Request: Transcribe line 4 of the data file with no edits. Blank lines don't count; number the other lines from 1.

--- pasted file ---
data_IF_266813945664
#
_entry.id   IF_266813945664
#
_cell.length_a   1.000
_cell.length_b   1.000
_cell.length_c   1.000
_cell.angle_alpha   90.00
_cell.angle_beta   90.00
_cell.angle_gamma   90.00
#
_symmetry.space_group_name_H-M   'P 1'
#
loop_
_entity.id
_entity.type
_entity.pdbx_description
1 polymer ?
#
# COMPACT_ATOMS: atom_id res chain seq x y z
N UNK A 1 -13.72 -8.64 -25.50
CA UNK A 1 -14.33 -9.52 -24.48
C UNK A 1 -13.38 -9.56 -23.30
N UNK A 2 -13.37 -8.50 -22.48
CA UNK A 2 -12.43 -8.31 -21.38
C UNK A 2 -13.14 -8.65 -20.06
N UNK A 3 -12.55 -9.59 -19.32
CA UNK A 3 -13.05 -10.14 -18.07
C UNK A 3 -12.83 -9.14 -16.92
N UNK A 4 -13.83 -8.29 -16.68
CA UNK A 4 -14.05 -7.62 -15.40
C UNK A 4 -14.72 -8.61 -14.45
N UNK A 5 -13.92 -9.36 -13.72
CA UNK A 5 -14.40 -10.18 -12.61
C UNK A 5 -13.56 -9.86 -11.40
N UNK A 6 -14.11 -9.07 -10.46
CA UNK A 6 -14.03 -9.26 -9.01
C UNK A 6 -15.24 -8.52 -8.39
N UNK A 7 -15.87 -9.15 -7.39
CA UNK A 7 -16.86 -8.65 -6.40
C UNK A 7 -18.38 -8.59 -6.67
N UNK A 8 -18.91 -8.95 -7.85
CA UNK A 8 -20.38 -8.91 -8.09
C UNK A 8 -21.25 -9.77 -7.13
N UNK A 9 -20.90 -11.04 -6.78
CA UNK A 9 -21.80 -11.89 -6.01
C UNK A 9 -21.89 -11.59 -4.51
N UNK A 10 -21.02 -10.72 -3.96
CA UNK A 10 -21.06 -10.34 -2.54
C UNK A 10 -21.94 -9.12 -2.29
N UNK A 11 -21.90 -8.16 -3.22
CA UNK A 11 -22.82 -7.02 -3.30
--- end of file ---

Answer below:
#